Tyrod Taylor, Fantasy Zenith

Only the fantasy football community can truly appreciate the greatness of Sashi Brown.

After becoming the executive vice-president of a 3-13 Cleveland Browns team, Brown was determined to create an infrastructure that would support sustained NFL success. He acquired young talent, and stockpiled draft picks while trying to turn around one the league’s low-achieving franchises. Unfortunately, owner Jimmy Haslam could never overlook Brown failing to address the quarterback position during his less than two-year tenure.

This season, however, fantasy owners will reap the benefits of Brown’s long-term vision. He constructed the foundation of a Browns offense that will explode in fantasy this season. Cleveland has acquired the perfect quarterback to guide their 2018 offensive attack: Tyrod Taylor.

There are varying opinions on Taylor’s potential to become a successful NFL quarterback. His detractors cite his diminutive size (6’1”), lack of patience as a pocket passer, and inconsistency on short-to-intermediate throws. Supporters will praise his success with limited offensive weapons, success on deep passes, and unique rushing ability. In redraft leagues, Taylor’s sustainability as a franchise quarterback is irrelevant. For the 2018 season, all signs point to Taylor producing the best fantasy performance of his eight-year career.

The New Alex Smith

Last season, Kansas City head coach Andy Reid created the perfect schematic on how to maximize fantasy production with an average quarterback. Alex Smith had his best statistical year in his 13th NFL season, setting career highs in completion percentage (67.5 percent), passing yards (4,042), and total touchdowns (26). The Chiefs surrounded him with explosive offensive weapons. Smith had a deep threat in wide receiver Tyreek Hill, a versatile rookie running back in Kareem Hunt, and one of the top tight ends in Travis Kelce. As per PlayerProfiler, Smith’s Supporting Cast Efficiency ranked second among all quarterbacks last season which allowed the normally conservative quarterback to take more chances down the field. Despite only ranking 13th in passing attempts, Smith finished eighth in passing yards. Finally, the hidden key to his career year was his rushing ability. Smith’s four carries per game led to the sixth most rushing yards by a quarterback in 2017. It was a tremendous all-around season for the Kansas City signal-caller, who finished third at the position with 19.9 fantasy points per game.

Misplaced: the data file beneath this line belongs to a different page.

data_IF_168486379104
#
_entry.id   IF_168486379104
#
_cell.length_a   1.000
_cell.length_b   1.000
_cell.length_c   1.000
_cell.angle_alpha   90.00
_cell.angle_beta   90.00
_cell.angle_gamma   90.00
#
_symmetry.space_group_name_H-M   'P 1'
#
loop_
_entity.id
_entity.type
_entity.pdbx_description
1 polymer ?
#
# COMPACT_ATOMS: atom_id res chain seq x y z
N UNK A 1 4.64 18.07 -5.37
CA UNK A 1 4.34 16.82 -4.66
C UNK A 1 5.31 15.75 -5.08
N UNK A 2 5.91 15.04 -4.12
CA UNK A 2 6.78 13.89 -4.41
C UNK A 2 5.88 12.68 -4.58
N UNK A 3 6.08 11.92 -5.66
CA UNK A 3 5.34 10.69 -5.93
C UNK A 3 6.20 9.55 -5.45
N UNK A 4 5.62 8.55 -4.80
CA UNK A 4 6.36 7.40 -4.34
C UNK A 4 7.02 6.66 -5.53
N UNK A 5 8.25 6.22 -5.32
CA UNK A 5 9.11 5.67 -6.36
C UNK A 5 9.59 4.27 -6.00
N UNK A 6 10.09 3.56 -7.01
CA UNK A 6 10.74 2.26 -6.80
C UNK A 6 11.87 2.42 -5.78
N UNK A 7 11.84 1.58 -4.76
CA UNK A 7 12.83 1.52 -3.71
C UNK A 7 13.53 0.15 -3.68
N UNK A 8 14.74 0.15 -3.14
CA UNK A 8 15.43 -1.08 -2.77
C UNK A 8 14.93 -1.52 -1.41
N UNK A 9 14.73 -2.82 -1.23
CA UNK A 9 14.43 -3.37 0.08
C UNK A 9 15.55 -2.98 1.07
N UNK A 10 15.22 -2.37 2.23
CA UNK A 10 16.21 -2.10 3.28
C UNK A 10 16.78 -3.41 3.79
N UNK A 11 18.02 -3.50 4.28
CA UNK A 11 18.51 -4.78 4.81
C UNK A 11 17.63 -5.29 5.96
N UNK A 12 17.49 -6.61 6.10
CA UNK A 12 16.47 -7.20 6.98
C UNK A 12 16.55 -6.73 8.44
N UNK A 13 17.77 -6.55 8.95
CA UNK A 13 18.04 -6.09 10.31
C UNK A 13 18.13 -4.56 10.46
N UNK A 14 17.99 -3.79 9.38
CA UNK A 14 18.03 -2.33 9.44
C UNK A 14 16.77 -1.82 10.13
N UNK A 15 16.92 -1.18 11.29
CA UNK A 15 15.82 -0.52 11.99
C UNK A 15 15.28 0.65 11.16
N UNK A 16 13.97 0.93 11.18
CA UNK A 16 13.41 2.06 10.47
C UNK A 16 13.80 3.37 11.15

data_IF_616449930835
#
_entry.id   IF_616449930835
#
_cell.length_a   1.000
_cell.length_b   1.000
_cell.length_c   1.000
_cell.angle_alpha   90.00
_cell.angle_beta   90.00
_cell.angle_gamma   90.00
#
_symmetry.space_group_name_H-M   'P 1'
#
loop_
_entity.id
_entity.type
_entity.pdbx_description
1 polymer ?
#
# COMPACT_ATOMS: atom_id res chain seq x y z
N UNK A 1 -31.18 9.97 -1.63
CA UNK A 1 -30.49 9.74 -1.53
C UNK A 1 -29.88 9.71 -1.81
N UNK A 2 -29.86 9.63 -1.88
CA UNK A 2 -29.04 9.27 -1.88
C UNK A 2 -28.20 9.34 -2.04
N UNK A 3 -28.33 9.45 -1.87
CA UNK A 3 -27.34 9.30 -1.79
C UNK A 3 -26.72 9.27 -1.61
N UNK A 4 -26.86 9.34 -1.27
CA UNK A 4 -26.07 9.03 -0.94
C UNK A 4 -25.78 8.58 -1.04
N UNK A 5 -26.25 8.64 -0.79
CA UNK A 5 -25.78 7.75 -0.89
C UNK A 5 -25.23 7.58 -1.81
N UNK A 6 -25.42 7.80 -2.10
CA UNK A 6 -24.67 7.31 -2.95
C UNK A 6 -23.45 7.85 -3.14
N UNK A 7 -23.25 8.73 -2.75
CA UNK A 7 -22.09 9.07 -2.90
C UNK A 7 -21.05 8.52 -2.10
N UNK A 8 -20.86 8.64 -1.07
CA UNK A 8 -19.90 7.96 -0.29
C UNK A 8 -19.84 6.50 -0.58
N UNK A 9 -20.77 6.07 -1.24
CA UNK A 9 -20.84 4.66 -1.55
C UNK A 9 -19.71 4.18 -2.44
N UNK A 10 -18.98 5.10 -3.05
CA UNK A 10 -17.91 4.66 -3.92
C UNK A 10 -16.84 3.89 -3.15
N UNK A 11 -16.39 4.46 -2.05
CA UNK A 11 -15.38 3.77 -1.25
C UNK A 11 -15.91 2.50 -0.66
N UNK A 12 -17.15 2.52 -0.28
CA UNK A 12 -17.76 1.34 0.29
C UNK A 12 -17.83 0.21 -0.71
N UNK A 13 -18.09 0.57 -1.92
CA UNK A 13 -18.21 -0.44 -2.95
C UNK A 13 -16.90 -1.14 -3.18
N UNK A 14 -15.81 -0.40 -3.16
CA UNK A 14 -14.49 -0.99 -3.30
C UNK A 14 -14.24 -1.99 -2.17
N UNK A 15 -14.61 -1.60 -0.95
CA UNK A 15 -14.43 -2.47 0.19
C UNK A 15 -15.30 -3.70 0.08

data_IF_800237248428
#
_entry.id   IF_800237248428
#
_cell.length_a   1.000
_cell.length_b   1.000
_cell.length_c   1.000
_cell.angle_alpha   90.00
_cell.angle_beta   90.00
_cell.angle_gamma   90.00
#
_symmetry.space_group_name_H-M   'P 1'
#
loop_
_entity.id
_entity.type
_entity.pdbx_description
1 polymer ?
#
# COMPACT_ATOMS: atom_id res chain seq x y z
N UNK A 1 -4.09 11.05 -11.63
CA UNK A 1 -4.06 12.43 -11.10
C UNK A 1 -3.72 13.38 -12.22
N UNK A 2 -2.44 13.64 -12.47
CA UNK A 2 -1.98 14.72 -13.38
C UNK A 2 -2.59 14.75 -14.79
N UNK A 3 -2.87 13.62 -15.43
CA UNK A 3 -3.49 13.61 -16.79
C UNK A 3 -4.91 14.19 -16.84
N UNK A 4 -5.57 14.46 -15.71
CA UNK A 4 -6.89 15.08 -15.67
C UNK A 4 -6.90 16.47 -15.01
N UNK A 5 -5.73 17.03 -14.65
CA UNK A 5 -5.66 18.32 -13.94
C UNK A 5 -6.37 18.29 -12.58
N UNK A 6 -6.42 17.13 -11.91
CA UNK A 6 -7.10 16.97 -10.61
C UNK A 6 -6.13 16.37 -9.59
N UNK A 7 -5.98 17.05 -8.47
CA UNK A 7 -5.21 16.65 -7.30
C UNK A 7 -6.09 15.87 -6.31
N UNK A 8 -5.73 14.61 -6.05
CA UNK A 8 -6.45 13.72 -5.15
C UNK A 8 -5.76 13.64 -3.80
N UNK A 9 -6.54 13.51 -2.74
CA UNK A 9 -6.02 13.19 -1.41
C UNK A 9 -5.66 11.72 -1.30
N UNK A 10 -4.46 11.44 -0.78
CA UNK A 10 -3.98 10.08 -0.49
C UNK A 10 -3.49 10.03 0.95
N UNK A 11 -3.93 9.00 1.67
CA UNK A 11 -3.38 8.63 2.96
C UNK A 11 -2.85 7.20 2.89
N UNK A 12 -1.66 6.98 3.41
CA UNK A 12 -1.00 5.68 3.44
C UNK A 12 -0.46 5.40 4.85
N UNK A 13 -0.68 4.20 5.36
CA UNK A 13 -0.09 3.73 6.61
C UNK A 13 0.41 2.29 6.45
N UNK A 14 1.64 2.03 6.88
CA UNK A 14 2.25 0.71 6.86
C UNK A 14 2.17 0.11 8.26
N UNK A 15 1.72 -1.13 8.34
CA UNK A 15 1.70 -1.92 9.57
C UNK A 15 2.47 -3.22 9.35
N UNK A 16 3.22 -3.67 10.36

The Cleveland Browns offensive weapons this season are even better than Kansas City’s from last. The 26-year old Josh Gordon brings the same deep ball ability as Hill, except at a 6’3″, 225-lb frame. Three-time Pro Bowler Jarvis Landry gives Taylor the perfect check down wide receiver option that even Smith didn’t have. Both wide receiver Corey Coleman and second-year tight end David Njoku round out one of football’s best receiving corps.



The Browns running back position is even more versatile and deep than the Chiefs in 2017. Cleveland signed the 26-year old Carlos Hyde to add to the perfect satellite back in Duke Johnson. Hyde is coming off a career year where he set new highs in total yards (1,288), rushing touchdowns (eight), and receptions (59). Johnson is one of the NFL’s elite pass-catching running backs over the last three seasons.



2015 Pro Bowl Season